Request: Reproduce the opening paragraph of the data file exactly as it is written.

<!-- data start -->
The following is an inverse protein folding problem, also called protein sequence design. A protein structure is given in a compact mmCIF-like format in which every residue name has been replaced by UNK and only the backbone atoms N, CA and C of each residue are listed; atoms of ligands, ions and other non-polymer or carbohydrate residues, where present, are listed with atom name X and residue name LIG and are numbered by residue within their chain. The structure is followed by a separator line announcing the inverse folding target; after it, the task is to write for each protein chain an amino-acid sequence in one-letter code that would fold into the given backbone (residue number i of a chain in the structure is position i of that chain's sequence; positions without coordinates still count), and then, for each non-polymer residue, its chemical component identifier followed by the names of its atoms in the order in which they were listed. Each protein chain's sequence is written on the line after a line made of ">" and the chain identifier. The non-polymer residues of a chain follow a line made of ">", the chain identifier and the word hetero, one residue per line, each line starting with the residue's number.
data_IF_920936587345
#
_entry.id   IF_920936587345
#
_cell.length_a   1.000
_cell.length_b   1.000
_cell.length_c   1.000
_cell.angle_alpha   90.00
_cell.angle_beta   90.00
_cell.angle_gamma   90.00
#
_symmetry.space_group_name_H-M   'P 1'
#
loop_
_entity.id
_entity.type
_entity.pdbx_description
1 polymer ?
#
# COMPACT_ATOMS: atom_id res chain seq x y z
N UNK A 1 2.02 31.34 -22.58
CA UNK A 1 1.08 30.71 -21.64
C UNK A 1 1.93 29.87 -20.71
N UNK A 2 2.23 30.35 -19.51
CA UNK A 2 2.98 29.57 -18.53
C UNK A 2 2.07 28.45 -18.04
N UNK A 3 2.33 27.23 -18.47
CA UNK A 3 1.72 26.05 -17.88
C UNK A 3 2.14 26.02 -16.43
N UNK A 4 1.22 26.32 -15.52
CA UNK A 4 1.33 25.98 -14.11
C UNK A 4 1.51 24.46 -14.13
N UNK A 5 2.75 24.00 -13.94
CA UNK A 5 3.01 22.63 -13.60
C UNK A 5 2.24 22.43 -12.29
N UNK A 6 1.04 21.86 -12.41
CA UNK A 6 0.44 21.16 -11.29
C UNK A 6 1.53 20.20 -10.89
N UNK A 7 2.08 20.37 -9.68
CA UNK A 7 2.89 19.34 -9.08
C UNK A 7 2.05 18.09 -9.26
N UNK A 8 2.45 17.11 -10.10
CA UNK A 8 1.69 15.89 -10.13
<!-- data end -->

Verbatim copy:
The following is an inverse protein folding problem, also called protein sequence design. A protein structure is given in a compact mmCIF-like format in which every residue name has been replaced by UNK and only the backbone atoms N, CA and C of each residue are listed; atoms of ligands, ions and other non-polymer or carbohydrate residues, where present, are listed with atom name X and residue name LIG and are numbered by residue within their chain. The structure is followed by a separator line announcing the inverse folding target; after it, the task is to write for each protein chain an amino-acid sequence in one-letter code that would fold into the given backbone (residue number i of a chain in the structure is position i of that chain's sequence; positions without coordinates still count), and then, for each non-polymer residue, its chemical component identifier followed by the names of its atoms in the order in which they were listed. Each protein chain's sequence is written on the line after a line made of ">" and the chain identifier. The non-polymer residues of a chain follow a line made of ">", the chain identifier and the word hetero, one residue per line, each line starting with the residue's number.